June 26, 2008
The Dangerous World of a GPS That Does Not Exist

Every now and then something crosses my inbox that makes my jaw drop. Sometimes it's genius, sometimes it's astonishingly crass, and sometimes it's a combination of the two. This morning's report from DVICE.com on the Mio Knight Rider GPS is definitely a category three jaw-dropper.

On the one hand, it makes perfect sense. If you're going to have your car talk to you, and you're one of the generation of geeks that grew up in the 80's, you're most likely going to be secretly pretending that your compact or SUV is the Knight Industries Two Thousand anyway. On the other, this ranks right up there with a lightsaber remote control in burying the needle on the dorkometer. If nothing else, installing this sucker will provide a perfect litmus test for every future blind date that might set foot in your ride. Ever.

All easy jokes aside, the Knight Rider GPS actually does provoke some interesting thoughts. First, it's interesting that Mio licensed the original, 1980s voice of KITT, William Daniels, instead of the new KITT from NBC's upcoming Knight Rider remake. This might have something to do with the new voice being out of Mio's price range (I'd expect Val Kilmer doesn't come cheap), but since the device is scheduled to go on sale in "the August timeframe" and the new show is scheduled to launch on September 24th, I'd imagine there will be at least some would-be buyers scratching their heads and wondering why this KITT doesn't sound like the KITT on their TVs every Wednesday night. If the show takes off (as the pilot movie's 13 million viewers would seem to suggest), this could prove to be a real gotcha.

Second, is the voice from a 20-year-old cult TV show enough to justify a purchase when so many other interesting competitors are flooding the market? The Knight Rider GPS will supposedly retail for $270, which is $70 more than the 3G Apple iPhone with true GPS under its hood. Alpha geeks that sneer at Apple fanboys might be more interested in ponying up the extra forty bucks for the $299 Dash Express, which bills itself as the "first two-way, Internet-connected GPS navigation system". If the market for the Knight Rider GPS is an inherently geeky one, the iPhone and the Dash Express seem to be two pretty big shakers in that market already.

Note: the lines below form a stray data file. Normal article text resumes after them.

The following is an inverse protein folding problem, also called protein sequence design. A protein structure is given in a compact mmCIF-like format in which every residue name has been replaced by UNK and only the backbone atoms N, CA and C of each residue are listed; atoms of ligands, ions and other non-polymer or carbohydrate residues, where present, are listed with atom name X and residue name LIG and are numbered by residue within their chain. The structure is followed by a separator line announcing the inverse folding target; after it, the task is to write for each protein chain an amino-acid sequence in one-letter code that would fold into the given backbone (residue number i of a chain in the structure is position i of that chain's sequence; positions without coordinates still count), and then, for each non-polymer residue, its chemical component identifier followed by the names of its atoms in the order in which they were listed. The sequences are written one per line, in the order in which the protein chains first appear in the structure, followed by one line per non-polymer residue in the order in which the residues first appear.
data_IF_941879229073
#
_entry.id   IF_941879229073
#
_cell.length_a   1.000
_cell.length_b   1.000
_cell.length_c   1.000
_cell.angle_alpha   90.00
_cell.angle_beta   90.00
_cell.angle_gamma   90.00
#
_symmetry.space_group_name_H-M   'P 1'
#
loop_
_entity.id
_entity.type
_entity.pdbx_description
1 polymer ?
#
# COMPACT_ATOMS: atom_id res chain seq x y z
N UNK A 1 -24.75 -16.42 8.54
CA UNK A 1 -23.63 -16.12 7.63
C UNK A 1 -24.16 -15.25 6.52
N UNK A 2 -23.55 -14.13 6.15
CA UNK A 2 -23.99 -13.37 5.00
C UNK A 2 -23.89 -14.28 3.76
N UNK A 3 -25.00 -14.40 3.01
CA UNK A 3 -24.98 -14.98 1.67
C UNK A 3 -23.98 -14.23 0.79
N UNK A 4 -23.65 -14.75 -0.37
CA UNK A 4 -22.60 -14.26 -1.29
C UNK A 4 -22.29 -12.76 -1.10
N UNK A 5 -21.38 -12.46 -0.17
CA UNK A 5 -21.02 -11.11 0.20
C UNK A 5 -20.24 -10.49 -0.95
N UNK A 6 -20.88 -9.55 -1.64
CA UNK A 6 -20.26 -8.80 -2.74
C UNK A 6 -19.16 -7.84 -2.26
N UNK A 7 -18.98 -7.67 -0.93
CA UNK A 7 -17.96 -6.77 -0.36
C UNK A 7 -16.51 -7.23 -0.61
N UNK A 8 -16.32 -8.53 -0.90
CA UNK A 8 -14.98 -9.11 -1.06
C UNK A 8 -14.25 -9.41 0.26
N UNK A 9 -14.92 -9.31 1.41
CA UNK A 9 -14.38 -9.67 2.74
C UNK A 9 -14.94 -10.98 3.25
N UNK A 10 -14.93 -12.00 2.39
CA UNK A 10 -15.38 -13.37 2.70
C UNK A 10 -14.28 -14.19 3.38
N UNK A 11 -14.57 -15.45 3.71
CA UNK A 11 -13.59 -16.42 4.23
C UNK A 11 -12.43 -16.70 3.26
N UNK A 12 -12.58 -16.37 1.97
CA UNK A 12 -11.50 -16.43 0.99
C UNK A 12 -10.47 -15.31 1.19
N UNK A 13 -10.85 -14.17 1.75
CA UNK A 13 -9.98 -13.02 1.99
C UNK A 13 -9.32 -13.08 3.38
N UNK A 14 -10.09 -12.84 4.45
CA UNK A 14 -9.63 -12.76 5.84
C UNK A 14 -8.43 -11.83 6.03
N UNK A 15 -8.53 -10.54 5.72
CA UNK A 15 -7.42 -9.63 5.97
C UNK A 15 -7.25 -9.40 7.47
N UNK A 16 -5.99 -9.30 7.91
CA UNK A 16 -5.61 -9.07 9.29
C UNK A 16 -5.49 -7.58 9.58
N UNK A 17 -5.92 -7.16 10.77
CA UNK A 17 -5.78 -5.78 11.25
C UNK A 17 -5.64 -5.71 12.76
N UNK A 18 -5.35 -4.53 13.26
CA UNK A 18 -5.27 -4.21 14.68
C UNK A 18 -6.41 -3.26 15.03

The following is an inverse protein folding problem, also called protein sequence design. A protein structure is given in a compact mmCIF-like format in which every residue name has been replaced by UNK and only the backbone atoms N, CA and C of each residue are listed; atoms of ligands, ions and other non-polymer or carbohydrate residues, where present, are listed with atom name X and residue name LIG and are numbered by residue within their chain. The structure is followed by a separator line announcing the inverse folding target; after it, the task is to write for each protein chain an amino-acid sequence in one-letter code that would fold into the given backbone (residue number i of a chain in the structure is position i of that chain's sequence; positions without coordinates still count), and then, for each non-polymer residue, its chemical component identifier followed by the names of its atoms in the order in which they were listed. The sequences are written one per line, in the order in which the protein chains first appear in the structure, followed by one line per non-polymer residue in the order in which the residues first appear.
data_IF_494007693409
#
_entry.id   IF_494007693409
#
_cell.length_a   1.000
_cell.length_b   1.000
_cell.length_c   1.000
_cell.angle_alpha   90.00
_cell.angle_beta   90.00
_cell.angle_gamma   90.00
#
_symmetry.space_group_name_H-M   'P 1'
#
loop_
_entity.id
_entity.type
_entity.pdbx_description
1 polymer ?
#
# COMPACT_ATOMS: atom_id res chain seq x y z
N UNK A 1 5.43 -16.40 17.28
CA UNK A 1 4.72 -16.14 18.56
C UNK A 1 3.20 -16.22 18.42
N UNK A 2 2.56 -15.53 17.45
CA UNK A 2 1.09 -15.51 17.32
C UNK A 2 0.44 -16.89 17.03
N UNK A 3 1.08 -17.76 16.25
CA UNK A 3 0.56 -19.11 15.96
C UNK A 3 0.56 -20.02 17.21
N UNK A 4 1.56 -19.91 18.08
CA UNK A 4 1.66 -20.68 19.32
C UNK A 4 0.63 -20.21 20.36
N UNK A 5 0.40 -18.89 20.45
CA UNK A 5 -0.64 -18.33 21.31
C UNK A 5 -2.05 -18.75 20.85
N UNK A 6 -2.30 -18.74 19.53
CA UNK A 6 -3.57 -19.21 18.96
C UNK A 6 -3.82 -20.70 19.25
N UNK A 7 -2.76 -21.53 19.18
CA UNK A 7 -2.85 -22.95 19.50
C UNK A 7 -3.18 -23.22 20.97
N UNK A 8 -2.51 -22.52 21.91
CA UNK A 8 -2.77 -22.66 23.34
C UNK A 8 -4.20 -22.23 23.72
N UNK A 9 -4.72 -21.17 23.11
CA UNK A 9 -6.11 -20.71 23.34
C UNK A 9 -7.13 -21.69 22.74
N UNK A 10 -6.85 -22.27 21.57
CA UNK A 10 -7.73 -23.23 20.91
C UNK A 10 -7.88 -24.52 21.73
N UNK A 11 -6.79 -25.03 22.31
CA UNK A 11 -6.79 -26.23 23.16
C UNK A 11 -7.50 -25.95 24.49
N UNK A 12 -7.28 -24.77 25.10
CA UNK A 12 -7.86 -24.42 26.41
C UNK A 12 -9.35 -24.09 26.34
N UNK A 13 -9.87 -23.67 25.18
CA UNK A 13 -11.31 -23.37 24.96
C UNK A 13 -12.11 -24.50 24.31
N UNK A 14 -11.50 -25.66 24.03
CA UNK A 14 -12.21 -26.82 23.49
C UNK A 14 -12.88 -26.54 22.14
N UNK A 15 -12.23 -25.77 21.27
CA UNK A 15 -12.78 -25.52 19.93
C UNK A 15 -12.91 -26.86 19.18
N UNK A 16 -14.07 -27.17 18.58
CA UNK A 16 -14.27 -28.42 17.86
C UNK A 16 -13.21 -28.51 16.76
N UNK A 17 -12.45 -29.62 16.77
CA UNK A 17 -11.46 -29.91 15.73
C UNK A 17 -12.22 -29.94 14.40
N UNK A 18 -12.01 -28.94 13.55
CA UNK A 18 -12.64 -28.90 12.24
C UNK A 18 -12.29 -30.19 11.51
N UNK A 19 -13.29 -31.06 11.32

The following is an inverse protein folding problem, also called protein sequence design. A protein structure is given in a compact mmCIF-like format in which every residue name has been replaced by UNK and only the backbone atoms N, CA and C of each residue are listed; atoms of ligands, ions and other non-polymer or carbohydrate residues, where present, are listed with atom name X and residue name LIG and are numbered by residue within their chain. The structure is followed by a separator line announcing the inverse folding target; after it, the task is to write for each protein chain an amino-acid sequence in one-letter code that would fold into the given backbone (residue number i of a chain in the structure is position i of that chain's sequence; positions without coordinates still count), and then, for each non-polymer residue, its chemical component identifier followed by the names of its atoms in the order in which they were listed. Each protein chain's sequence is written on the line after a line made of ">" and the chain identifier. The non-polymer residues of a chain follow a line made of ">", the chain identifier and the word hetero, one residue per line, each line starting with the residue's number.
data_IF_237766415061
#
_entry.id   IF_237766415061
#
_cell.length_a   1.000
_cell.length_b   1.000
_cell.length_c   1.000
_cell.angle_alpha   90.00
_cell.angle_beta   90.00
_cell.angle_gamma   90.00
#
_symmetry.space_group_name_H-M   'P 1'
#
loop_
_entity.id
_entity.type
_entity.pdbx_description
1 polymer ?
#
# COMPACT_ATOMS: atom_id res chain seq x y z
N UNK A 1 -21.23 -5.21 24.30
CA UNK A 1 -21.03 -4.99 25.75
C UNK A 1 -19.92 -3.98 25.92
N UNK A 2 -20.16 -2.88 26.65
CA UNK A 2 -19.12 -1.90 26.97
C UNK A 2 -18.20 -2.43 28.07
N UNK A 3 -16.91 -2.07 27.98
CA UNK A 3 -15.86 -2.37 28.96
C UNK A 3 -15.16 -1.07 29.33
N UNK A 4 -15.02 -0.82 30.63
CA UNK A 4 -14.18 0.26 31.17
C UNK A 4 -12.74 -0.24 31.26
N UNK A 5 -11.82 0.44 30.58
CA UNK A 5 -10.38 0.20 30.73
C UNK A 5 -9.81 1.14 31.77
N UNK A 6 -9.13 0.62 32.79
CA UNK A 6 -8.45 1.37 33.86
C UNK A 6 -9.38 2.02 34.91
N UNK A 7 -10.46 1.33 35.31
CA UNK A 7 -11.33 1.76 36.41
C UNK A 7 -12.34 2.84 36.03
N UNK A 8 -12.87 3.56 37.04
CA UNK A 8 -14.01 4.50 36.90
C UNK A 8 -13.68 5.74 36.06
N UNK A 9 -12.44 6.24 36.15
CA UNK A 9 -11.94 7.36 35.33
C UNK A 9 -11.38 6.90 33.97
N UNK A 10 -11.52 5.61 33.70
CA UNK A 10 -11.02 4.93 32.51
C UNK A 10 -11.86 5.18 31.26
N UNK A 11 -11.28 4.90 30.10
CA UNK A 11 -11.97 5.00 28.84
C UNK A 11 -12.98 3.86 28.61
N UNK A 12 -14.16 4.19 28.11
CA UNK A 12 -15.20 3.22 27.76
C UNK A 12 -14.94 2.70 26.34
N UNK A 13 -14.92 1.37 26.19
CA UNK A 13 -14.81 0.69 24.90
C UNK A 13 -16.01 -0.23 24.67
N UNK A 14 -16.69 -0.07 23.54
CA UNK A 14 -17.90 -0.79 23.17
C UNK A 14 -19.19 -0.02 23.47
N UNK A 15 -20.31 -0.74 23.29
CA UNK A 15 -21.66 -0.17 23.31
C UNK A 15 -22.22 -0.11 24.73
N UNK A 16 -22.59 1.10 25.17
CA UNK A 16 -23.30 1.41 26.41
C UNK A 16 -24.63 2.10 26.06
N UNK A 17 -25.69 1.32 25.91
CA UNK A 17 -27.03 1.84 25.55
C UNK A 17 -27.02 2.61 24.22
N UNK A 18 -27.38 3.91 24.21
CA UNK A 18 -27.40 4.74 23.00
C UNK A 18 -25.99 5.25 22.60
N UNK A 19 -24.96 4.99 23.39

Finally, does this open the door for a whole raft of novelty GPS devices? How long will it be before we see a GPS with a UI lifted right from the Enterprise and the voice of Jonathan Frakes, that only responds if it's addressed as "Number One"? Or one with a brass-and-woodgrain casing that boots up with a whistle and responds to "Starbuck"?

A more interesting idea is the GPS as a platform for personalization across different drivers – we already have Mr. T, Dennis Hopper and Burt Reynolds giving us directions, and Nintendo's Wii Fit can have different trainers assigned to personal profiles, so why not GPS devices that recognize who's driving and customize their voices to each driver's preferences – or change their voices based on the time of day or location? During normal driving hours you might want to be guided by the soothing baritone of Patrick Stewart, but perhaps late at night when you might doze off behind the wheel the device could switch to the grating screech of Gilbert Gottfried. (Or, worse, it could direct all of its sound output to the rear speakers and imitate your mother-in-law. Hey, it could happen.)

Of course, as any hot-rodder, art car builder or bumper sticker aficionado could tell you, our vehicles have always been platforms for customization. Even giving them distinctive voices isn't anything new – all it takes is a couple of playing cards in the spokes of a bicycle wheel. Our vehicles are, for many of us, extensions of our personalities – and if your personality has been secretly dying to deploy out the back of a semi truck on some lost American highway for the last twenty years, then hey, more power to you.

Just please, please don't try the turbo boost.